If only Gothard’s teachings were limited to children’s toys. Unfortunately, it is just one small and amusing manifestation of Gothard’s extremism. Gothard teaches that all of life’s problems can be traced to poor “character choices.” Those choices result in a large number of societal “ills,” including homosexuality, divorce, contraception, crime — even mental illness. In one video, Gothard claims that there is no such thing as mental illnesses, and everything that we call “mental illness” — including schizophrenia — are the direct result of making poor character choices. Among the many unaccredited “training institutes” that Gothard runs is something called “The Medical Training Institute of America,” which emphasizes “the Biblical mandate to call for the elders of the church for prayer before receiving medical treatment for a serious illness.” He describes the “power of crying out” to cure brain tumors, cancer and infertility.
Gothard insists that families and communities must organize themselves on a strict interpretation of Christian Reconstructionist principles. In addition to Cabbage Patch Dolls, he also forbids dancing, dating, rock music (even Christian rock) and “wrong clothes.” Wives must submit to their husbands, adults must submit to their patriarch (the husband’s father), and couples must discard all forms of birth control. Families should limit their contact with those who are not “saved,” they should lock their misbehaving children into “prayer closets,” and they should home-school their children.
To help families with that last injunction, Gothard maintains a home school curriculum, composed of a series of “wisdom booklets” in which “the Bible is the main textbook” for all subjects in the curriculum, including science and mathematics. Gothard’s most famous home-school alumnus to date is probably Matthew Murray, the “Colorado Shooter” who killed four people in two separate shooting sprees in Arvada and Colorado Springs. The particularly tragic irony is that there is evidence that Matthew Murray may have been suffering from mental illness — he reportedly heard voices, which is often a symptom of some forms of schizophrenia which Gothard dismissed as a mere character flaw.
While little is known about Gothard outside the evangelical movement, he claims to have built a large following of 2.5 million alumni of his 25-hour basic seminar since 1964. Matthew Murray’s parents are reportedly among his alumni. Another alumnus is none other than Rev. Mike Huckabee, who wrote this endorsement of Gothard’s prison program, which was implemented in at least one Arkansas state prison:
As a person who has actually been through the Basic Seminar, I am confident that these are some of the best programs available for instilling character into the lives of people.
Huckabee has also Gothard’s “Character Cities” program, which is a secular front organization which tries to inject Reconstructionist goals into local politics under the radar. So far, 171 cities, 37 counties and 8 states have adopted resolutions. In 1997, the Ocala Star-Banner reported on a meeting Gothard held in Little Rock with members of Huckabee’s administration:
Gothard has described his meeting in Little Rock as the start of something big. He said it laid the groundwork for “the most exciting opportunity I can imagine” to merge the institute’s teachings with government programs. In a letter published on the institute’s Internet site, Gothard said his organization has been asked to “present a plan and contract to restructure ( Arkansas’ ) welfare program, their educational system and their juvenile justice methods.” He also claims that Gov. Huckabee’s aides “have already begun taking steps” to put the proposal into action.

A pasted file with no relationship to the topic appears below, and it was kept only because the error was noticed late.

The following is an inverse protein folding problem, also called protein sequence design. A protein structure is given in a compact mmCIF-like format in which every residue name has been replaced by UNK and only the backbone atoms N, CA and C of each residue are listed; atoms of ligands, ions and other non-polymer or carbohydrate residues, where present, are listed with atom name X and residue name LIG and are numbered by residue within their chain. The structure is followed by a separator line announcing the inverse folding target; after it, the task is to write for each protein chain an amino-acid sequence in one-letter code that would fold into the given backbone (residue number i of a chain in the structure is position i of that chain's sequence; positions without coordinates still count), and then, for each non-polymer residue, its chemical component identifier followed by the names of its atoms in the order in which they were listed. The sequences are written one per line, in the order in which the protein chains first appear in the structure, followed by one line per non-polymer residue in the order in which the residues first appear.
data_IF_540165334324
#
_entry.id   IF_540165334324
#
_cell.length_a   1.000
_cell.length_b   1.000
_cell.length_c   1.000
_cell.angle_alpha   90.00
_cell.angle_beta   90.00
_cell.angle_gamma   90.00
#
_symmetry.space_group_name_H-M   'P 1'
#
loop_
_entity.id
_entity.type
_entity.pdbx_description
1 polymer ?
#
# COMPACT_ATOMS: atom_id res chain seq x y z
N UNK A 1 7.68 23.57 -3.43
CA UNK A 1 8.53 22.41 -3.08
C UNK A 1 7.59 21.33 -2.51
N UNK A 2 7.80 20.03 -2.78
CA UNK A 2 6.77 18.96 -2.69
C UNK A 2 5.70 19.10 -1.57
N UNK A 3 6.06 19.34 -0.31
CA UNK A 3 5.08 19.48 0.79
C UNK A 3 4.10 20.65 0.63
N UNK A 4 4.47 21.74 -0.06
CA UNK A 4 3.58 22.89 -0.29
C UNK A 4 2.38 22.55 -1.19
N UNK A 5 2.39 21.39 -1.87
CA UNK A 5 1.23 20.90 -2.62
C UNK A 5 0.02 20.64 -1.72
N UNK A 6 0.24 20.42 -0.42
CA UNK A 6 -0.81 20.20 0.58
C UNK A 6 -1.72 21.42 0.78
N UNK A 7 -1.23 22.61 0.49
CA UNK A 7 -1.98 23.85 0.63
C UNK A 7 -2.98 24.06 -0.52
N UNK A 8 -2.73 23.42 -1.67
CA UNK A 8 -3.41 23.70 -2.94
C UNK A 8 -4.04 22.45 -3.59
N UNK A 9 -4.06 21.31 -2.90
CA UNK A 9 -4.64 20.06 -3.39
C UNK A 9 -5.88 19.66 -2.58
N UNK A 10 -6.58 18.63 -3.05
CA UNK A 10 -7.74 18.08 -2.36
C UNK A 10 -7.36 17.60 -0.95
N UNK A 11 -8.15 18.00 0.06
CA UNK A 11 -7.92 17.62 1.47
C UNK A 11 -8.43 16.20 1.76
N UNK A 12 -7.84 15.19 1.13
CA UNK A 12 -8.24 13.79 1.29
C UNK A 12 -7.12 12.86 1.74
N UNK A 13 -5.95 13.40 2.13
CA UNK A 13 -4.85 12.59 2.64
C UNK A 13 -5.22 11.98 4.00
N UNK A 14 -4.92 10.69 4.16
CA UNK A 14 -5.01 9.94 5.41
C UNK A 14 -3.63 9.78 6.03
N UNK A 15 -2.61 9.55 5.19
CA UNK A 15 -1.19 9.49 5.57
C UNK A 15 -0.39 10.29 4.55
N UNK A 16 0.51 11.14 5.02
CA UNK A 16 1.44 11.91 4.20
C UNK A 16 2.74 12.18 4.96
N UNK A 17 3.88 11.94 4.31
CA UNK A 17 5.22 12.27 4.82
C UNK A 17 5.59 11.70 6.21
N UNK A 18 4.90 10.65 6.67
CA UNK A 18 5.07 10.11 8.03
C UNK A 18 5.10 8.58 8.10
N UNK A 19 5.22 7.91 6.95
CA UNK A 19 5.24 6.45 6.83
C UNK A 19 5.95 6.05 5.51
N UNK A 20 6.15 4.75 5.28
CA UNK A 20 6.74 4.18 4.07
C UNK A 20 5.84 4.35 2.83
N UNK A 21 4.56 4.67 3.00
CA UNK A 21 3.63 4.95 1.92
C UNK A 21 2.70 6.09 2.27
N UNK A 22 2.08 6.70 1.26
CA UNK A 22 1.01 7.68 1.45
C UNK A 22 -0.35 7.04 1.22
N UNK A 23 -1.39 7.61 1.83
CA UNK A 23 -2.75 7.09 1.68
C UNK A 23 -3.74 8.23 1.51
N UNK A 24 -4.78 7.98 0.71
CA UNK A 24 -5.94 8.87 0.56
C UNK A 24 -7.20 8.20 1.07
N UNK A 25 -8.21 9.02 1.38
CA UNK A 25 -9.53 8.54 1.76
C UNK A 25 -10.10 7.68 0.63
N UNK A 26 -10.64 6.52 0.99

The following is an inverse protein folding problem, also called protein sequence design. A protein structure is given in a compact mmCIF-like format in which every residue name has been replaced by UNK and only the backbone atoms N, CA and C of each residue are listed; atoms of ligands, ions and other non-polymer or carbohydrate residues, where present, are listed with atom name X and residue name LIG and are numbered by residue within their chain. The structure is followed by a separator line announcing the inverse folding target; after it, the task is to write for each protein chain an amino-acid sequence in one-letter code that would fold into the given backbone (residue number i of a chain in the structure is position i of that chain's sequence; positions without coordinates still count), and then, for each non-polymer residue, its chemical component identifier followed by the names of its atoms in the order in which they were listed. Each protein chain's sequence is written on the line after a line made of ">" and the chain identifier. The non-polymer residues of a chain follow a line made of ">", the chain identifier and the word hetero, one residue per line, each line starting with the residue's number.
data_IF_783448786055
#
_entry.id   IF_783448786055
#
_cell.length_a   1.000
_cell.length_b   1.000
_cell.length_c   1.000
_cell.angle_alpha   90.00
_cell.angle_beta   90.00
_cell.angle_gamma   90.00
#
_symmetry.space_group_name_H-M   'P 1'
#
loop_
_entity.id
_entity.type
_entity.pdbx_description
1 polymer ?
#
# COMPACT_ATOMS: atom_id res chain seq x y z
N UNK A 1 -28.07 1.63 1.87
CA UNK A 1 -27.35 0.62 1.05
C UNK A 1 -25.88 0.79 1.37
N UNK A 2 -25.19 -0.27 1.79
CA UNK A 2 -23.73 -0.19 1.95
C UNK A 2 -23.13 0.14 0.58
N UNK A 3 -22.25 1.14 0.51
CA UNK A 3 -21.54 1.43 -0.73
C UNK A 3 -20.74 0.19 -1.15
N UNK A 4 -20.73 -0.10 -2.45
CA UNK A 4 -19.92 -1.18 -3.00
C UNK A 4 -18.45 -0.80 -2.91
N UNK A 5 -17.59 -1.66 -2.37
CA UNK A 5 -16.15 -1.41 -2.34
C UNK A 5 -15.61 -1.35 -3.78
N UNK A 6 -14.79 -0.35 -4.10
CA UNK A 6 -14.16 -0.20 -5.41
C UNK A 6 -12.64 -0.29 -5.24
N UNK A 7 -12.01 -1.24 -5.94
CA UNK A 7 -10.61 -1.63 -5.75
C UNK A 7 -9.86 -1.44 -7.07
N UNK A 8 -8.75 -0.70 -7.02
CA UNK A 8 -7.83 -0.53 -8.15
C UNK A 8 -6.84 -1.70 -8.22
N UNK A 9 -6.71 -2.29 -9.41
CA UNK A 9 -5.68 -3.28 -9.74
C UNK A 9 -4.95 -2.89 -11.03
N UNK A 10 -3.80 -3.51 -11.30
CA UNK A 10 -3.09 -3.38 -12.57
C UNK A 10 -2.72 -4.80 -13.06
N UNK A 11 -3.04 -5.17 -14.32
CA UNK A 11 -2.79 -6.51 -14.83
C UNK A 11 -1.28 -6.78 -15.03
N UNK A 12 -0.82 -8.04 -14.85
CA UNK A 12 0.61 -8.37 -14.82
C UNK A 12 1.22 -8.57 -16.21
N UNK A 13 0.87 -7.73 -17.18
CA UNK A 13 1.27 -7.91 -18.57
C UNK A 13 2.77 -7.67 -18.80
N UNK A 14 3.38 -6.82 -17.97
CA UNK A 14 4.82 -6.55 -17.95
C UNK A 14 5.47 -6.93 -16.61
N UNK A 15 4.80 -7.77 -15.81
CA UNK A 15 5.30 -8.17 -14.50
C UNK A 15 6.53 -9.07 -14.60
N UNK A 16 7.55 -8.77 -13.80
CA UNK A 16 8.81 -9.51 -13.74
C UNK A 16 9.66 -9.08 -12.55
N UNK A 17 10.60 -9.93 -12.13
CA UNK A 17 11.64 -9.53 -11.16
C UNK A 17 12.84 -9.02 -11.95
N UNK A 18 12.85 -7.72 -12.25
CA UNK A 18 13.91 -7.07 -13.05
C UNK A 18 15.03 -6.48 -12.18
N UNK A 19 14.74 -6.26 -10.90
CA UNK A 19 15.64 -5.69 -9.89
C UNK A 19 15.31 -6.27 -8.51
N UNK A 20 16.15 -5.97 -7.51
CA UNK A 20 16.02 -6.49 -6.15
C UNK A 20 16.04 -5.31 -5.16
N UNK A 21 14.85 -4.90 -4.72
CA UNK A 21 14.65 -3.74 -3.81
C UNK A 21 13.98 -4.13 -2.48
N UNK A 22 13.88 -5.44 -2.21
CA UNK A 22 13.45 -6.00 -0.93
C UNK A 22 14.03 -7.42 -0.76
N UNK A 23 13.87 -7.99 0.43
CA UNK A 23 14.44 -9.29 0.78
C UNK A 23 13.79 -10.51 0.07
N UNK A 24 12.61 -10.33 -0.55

What Does Rev. Huckabee Believe?
It’s hard to know where Huckabee himself stands in all of this since he is coy about addressing how he sees the role of church and state. In his 1997 book, Character Is The Issue: How People With Integrity Can Revolutionize America, Huckabee claimed that he despised “legalism” in the Church as much as liberalism (p. 74). Nevertheless, he casts the struggle between liberalism, which he describes as godless, and his form of Christianity as a political fight in which only one side can emerge victorious:
Here’s the bottom line not just for Arkansas and America, but for the world: one worldview will prevail. Either by numbers or persuasion, one side of this polarized culture will defeat the other in setting public policy. When two irreconcilable views emerge, one is going to dominate. Ours will either be a worldview with humans at the center or with God at the center. Standards of right and wrong are either what we establish as human beings (standards which can be changed to suit us), or they are what God has set in motion since the creation of the world.
… The winning worldview will dominate public policy, the laws we make, and every other detail of our existence. (p. 137)
Huckabee clearly believes that his campaign is a part of “what God has set in motion.” Those beliefs echoed throughout his address to students at Jerry Falwell’s Liberty University, where he explained why he thought his poll numbers were rising:
There’s only one explanation for it, and it’s not a human one. It’s the same power that helped a little boy with two fish and five loaves feed a crowd of five thousand people. (Applause and cheers)
And that’s the only way that our campaign could be doing what it’s doing. And I’m not being facetious, nor am I trying to be trite. There literally are thousands of people across this country who are praying that a little will become much, and it has. And it defies all explanation. It has confounded the pundants, and I’m enjoying every minute of their trying to figure it out. And until they look at it from a… just experience beyond human, they’ll never figure it out. And that’s probably just as well. That’s honestly why it’s happening.
Rev. Huckabee: “Obey God’s Orders”